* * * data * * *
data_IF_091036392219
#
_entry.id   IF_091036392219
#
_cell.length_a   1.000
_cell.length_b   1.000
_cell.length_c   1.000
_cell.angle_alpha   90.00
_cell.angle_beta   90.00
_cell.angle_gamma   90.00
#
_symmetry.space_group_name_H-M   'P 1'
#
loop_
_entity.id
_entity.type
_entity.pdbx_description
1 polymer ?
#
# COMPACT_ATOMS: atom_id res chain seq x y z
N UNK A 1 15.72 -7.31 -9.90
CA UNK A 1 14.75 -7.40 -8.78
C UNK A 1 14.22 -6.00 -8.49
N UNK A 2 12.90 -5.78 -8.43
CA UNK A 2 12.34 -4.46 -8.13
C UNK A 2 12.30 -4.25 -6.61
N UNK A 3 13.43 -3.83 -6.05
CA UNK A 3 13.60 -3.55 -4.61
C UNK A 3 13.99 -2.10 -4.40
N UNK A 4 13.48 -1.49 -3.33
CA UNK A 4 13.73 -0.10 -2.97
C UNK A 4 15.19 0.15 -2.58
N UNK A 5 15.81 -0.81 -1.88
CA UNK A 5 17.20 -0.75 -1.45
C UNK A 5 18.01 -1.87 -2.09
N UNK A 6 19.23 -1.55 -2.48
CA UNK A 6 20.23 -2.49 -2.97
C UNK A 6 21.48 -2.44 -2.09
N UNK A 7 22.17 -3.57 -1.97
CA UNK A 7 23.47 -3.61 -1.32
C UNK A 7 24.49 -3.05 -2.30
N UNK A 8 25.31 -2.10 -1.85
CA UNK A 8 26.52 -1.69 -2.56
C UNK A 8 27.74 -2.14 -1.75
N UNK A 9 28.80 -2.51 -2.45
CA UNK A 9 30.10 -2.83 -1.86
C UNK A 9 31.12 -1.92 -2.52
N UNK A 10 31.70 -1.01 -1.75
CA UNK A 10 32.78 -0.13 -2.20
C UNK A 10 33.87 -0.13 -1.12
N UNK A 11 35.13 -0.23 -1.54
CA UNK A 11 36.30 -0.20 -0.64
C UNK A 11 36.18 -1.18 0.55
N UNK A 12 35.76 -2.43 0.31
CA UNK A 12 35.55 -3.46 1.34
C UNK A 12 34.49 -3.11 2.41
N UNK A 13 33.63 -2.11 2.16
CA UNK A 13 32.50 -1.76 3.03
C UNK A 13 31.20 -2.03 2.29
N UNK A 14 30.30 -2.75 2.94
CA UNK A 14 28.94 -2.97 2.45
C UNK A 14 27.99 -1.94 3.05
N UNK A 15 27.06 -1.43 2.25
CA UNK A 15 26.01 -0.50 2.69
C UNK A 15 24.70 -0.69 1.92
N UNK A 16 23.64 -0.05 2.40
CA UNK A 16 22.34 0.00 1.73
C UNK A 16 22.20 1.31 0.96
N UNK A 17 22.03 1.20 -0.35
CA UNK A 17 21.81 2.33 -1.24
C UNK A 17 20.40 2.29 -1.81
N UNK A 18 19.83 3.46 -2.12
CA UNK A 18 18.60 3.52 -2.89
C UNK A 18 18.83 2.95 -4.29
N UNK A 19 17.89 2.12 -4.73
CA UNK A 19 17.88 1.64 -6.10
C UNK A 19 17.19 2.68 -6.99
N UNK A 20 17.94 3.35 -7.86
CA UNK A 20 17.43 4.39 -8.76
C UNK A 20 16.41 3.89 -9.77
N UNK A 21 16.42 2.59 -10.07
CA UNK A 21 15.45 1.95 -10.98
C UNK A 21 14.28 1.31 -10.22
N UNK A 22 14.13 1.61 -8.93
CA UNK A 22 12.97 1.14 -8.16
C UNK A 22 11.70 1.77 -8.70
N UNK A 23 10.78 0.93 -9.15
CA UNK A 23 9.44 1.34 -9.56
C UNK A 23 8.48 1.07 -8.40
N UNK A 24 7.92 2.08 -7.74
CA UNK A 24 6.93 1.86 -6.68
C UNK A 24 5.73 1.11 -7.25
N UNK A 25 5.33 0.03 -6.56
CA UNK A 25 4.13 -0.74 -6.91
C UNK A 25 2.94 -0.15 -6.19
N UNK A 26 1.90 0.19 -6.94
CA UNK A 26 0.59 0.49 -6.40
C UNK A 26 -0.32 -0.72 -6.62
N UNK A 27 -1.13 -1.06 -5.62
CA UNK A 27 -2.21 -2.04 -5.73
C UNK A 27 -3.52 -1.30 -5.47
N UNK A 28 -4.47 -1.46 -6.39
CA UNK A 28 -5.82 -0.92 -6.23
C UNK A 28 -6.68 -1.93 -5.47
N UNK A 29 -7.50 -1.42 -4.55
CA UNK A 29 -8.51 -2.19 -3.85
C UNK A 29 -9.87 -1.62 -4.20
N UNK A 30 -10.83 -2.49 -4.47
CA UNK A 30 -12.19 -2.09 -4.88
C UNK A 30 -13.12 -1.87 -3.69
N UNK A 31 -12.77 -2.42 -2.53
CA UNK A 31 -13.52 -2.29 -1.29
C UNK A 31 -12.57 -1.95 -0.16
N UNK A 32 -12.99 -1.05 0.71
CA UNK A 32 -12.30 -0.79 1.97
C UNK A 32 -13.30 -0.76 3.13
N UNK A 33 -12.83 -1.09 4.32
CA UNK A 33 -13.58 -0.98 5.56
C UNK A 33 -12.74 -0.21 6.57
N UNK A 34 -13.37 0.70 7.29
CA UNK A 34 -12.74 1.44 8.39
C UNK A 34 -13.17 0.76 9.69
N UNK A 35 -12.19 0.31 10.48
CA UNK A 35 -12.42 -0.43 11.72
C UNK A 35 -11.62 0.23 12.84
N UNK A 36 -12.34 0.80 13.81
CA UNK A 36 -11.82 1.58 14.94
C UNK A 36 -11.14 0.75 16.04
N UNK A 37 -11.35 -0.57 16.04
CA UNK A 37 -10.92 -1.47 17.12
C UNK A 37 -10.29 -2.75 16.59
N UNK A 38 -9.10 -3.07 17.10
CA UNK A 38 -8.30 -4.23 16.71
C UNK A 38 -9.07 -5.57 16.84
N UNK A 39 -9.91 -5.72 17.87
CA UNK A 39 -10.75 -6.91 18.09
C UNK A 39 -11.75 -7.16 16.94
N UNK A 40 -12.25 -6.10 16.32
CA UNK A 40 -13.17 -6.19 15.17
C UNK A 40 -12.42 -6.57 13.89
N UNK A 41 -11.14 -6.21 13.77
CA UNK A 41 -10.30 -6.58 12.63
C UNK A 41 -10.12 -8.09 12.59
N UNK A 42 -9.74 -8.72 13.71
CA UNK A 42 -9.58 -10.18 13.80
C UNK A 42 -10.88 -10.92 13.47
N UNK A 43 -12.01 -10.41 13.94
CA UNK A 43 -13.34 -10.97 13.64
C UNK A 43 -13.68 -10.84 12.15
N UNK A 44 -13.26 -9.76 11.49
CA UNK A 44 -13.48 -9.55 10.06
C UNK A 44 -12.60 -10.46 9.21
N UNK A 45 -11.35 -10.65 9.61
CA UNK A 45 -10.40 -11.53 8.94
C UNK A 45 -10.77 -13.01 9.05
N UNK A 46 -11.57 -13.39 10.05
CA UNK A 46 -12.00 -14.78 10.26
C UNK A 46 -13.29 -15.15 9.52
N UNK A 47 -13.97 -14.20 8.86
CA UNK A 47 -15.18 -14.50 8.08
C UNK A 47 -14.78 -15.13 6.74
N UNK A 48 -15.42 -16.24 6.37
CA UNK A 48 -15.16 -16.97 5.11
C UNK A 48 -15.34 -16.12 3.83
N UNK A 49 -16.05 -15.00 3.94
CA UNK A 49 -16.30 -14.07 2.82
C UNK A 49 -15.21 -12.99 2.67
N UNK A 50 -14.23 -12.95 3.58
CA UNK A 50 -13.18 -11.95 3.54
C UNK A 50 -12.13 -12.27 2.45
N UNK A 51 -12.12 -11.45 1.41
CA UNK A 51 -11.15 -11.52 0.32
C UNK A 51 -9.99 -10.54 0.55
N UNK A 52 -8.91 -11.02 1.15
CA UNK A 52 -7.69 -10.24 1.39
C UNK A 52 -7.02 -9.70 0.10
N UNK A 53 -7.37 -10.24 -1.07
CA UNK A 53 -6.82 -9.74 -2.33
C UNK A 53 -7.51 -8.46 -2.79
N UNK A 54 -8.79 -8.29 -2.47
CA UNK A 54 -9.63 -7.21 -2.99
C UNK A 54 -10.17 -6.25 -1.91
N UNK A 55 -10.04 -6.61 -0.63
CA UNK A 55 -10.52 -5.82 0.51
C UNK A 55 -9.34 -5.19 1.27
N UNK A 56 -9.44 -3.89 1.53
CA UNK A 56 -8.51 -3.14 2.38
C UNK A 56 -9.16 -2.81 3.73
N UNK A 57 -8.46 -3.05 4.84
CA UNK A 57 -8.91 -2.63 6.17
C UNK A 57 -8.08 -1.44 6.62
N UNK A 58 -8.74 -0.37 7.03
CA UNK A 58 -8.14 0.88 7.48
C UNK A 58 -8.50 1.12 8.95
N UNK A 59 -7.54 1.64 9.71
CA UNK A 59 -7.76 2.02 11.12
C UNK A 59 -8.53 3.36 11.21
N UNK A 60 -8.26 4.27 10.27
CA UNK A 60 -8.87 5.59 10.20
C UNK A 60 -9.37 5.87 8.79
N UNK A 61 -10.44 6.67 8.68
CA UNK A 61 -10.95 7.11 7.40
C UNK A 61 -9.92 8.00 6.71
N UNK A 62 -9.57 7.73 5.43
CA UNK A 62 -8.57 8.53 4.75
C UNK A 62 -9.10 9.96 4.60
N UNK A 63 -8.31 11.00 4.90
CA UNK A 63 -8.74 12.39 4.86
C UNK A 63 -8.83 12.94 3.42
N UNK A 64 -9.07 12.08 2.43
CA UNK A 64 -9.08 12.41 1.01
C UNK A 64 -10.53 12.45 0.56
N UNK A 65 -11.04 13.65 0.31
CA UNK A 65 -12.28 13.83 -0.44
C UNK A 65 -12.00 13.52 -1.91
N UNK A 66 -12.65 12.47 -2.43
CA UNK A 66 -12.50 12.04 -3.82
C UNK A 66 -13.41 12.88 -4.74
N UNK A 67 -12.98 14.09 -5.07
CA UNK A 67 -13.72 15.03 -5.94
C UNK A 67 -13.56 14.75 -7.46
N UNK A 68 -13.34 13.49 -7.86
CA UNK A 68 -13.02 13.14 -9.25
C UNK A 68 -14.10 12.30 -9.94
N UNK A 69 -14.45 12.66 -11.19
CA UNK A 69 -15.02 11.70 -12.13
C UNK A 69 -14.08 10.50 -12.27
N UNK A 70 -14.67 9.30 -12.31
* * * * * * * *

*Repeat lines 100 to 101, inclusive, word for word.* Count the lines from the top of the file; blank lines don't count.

CA UNK A 27 -2.21 -2.04 -5.73
C UNK A 27 -3.52 -1.30 -5.47